The operating system is Scientific Linux 6.x (with several devtoolsets installed, such as providing a variety of newer GCC versions), since this is a common free option to run Intel MPSS as needed to access the Xeon Phi card (which, in turn, runs its own copy of Linux, coming from Intel MPSS).

Here's what this looks like via OpenCL:

[solar@super ~]$ clinfo | egrep '^  (Platform |)Name:' | tail -n +4
  Platform Name:                                 AMD Accelerated Parallel Processing
  Name:                                          Juniper
  Name:                                          Tahiti
  Name:                                          Tahiti
  Name:                                          Intel(R) Xeon(R) CPU E5-2670 0 @ 2.60GHz
  Platform Name:                                 Intel(R) OpenCL
  Name:                                                 Intel(R) Xeon(R) CPU E5-2670 0 @ 2.60GHz
  Name:                                          Intel(R) Many Integrated Core Acceleration Card
  Platform Name:                                 NVIDIA CUDA
  Name:                                          GeForce GTX TITAN X
  Name:                                          GeForce GTX TITAN

Curiously, “Tahiti” appears twice because there are two such GPUs (they're device 0 and 1, respectively), whereas the CPUs appear twice because they're available via both AMD's and Intel's OpenCL SDK, and either SDK will use all cores of both CPUs.

Additional resources

We also host a changing number of other development boxes, as of this writing including with Intel AVX2, Intel HD Graphics 4600 (with a configured and working OpenCL “driver”), AMD XOP, AMD GCN 1.1, NVIDIA Fermi, some non-x86 architectures (ARM, MIPS64, Epiphany), some FPGAs (ZedBoard with Xilinx Zynq 7020, ZTEX 1.15y with quad Spartan-6 LX150). Please feel free to inquire about availability of these or/and other resources if relevant to your project.

Who is eligible

Remote access will be provided, free of charge, to Open Source software developers. Access is provided for getting acquainted with the technologies and/or for Open Source software development. In the organizers' sole discretion, access may be denied or restricted (in particular, in case it is used for other than an intended purpose or/and if one's use of the system inconveniences other users in a substantial way). The information contained in this announcement does not formally constitute an offer to provide any service to the general public.

How to apply

To apply for an HPC Village account, please e-mail hpc-village-admin at openwall.com with the following information:

  • Names of and URLs to Open Source project(s) that you represent, and a way for us to confirm that you're in fact involved with those projects
  • Desired login name (must be non-misleading to other users)
  • Your SSH public key, preferably from a keypair generated according to our conventions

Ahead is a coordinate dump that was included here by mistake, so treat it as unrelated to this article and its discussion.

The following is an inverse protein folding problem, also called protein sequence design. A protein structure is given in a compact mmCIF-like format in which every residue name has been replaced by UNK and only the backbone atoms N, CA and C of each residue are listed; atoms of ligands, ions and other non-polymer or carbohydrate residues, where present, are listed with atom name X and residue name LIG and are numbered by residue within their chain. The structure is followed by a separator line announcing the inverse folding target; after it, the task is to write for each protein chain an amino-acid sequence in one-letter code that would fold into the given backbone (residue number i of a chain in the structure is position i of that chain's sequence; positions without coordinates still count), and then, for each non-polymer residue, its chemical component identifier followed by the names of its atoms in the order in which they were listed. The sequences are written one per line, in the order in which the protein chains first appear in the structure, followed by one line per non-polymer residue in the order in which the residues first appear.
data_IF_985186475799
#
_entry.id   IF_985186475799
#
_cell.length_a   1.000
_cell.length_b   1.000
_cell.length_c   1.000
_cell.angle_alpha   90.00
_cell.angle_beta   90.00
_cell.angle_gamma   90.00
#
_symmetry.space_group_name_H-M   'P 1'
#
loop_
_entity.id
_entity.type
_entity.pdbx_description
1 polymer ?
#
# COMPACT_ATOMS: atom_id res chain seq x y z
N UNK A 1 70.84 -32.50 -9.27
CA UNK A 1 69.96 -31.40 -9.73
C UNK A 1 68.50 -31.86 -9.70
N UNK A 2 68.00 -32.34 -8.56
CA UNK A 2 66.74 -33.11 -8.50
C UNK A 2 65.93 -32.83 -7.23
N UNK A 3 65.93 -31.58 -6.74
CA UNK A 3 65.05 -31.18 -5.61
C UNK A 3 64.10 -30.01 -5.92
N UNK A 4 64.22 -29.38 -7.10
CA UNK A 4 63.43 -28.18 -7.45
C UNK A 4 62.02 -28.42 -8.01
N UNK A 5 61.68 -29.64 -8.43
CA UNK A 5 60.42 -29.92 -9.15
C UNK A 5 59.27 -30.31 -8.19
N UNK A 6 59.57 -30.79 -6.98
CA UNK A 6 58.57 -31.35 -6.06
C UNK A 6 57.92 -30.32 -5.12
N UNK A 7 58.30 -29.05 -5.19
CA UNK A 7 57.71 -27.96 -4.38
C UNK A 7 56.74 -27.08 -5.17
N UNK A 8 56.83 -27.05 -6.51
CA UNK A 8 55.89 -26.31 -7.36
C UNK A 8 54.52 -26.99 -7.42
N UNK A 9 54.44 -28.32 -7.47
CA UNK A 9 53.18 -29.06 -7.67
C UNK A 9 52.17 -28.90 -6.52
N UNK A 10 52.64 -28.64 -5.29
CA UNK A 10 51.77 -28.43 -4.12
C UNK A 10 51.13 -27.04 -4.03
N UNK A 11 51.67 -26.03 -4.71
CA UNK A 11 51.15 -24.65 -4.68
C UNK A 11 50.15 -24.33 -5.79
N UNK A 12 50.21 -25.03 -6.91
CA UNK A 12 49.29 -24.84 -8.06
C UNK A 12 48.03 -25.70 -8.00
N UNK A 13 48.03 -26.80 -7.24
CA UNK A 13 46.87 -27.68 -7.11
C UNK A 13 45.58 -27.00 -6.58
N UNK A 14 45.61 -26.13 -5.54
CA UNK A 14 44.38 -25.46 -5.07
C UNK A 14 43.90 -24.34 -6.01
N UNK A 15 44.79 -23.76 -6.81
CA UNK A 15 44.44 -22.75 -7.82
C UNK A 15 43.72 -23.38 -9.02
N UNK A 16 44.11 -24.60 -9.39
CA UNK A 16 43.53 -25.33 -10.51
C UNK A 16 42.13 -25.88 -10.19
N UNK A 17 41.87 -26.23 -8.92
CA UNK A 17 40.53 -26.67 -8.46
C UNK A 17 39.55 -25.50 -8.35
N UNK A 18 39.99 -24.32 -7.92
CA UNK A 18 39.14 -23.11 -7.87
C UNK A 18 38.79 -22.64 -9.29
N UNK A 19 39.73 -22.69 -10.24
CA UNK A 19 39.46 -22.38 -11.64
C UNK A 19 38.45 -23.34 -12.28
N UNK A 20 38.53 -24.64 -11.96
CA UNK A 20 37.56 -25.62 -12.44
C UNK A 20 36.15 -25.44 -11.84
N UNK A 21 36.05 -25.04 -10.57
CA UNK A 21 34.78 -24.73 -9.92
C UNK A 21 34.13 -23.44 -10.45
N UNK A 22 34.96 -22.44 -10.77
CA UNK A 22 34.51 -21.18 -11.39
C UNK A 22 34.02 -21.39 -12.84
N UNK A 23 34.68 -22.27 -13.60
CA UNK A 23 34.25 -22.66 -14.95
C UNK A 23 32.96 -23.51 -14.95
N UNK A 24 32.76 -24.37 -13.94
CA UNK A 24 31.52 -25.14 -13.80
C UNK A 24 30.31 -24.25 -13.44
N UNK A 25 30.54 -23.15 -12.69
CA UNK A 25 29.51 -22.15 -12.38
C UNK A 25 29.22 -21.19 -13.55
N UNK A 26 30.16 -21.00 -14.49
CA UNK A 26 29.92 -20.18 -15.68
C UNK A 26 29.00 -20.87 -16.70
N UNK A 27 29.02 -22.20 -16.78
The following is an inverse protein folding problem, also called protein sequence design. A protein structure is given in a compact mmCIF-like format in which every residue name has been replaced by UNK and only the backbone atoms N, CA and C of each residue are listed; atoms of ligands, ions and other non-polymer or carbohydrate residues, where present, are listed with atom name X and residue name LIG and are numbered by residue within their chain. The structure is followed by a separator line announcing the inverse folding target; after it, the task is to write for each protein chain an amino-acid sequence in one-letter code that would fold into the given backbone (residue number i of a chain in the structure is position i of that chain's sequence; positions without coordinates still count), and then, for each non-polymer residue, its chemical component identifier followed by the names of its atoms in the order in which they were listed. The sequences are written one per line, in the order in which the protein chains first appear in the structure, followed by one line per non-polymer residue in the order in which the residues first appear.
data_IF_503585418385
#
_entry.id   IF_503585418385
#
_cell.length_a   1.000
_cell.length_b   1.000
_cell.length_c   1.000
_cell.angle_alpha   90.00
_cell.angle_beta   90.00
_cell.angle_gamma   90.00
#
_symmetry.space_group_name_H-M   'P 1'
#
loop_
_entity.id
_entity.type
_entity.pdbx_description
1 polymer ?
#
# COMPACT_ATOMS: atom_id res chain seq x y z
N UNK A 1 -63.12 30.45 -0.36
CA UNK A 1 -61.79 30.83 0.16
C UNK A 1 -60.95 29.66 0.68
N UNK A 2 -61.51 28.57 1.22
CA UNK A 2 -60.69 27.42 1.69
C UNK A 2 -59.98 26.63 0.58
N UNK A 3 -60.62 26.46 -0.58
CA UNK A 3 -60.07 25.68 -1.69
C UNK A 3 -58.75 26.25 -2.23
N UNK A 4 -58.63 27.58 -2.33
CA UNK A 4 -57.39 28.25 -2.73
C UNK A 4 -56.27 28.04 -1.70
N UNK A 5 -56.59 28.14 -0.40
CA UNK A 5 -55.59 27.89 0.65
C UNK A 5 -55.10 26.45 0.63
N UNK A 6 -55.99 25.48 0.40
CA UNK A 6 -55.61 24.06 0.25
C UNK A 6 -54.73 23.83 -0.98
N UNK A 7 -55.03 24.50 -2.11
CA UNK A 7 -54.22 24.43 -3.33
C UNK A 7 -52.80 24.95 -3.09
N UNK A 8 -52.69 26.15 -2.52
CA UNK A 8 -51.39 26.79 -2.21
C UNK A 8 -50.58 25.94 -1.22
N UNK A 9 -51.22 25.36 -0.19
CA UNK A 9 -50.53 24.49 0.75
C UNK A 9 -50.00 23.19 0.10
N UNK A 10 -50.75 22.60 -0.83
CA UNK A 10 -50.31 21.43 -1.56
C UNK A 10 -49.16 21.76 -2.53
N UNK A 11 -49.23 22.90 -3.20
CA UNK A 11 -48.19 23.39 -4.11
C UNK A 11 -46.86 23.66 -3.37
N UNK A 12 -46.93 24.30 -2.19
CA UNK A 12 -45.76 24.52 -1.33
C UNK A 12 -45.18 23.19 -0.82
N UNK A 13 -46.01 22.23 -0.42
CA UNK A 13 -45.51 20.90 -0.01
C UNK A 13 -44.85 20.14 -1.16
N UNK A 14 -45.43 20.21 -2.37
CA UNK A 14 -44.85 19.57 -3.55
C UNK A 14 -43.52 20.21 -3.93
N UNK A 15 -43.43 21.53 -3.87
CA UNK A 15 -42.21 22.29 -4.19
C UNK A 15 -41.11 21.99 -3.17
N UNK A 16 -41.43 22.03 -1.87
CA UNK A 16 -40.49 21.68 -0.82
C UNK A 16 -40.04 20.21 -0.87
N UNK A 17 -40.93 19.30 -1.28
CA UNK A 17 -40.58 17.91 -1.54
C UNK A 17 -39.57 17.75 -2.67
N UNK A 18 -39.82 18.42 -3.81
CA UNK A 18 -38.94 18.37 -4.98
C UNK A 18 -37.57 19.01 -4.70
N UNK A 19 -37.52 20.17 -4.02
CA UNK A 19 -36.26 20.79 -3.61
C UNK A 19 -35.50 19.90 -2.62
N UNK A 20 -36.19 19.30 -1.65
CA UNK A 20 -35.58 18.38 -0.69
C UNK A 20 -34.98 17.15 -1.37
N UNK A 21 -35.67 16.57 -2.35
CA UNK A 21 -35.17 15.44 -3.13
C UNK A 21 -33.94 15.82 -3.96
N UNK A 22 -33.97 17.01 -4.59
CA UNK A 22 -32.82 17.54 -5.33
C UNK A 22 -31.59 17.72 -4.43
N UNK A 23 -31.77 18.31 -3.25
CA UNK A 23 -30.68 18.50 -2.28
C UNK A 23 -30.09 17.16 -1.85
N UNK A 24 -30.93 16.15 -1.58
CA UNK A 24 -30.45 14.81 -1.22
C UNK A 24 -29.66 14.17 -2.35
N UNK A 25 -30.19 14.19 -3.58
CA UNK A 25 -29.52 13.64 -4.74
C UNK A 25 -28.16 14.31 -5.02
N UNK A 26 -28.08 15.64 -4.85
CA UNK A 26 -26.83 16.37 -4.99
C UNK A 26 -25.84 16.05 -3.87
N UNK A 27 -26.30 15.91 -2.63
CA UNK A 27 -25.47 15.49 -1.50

We intend to reply to all HPC Village accounts request e-mails.


The HPC Village project is provided by Openwall (idea, most computer hardware parts, software configuration, system administration) and DataForce (assembly and hosting of servers, Internet connectivity). NVIDIA GTX Titan X purchase was fully sponsored by Sagitta HPC, a subsidiary of Stricture Group LLC. AMD Radeon HD 7990 was team john-users' prize in Hash Runner 2013 organized by Positive Technologies.

Please note that Openwall is not affiliated with any of these.

Free access to multi-CPU servers (including some non-x86) for Open Source development:

Use Sage, R, Octave, Python, Cython, GAP, Macaulay2, Singular, and much more, write, compile, and run code in most programming languages on remote systems using a free or paid service (with support from University of Washington, the National Science Foundation, and Google):

  • CoCalc (formerly SageMathCloud)

Time-limited free access to an HPC machine, with intent to promote this vendor's computer hardware sales:

Free access for academic researchers worldwide to a 384-node cluster with Intel Xeon CPUs and Altera Stratix V FPGAs (two CPUs and one FPGA per node), running Windows Server 2012:

1) The system's AC power consumption at idle is around 360W. At full load on all components, it increases to almost 1600W. These are totals for the two PSUs, which are normally sharing the load.
2) Normally, HD 7990 runs at 950 MHz to 1000 MHz - however, when we added a GTX Titan X to this machine in 2015, we had to underclock HD 7990's GPU0 as we no longer had a free slot near this dual-GPU card, so it was no longer able to keep its GPU0 cool when running at stock clocks. Going down all the way to 501 MHz is overkill, but it is the highest where the standard firmware would use a lower core voltage of 950mV instead of 1200mV, and this lower voltage is needed to prevent this GPU from overheating in our current setup.
HPC/Village.txt · Last modified: 2017/09/21 11:22 by solar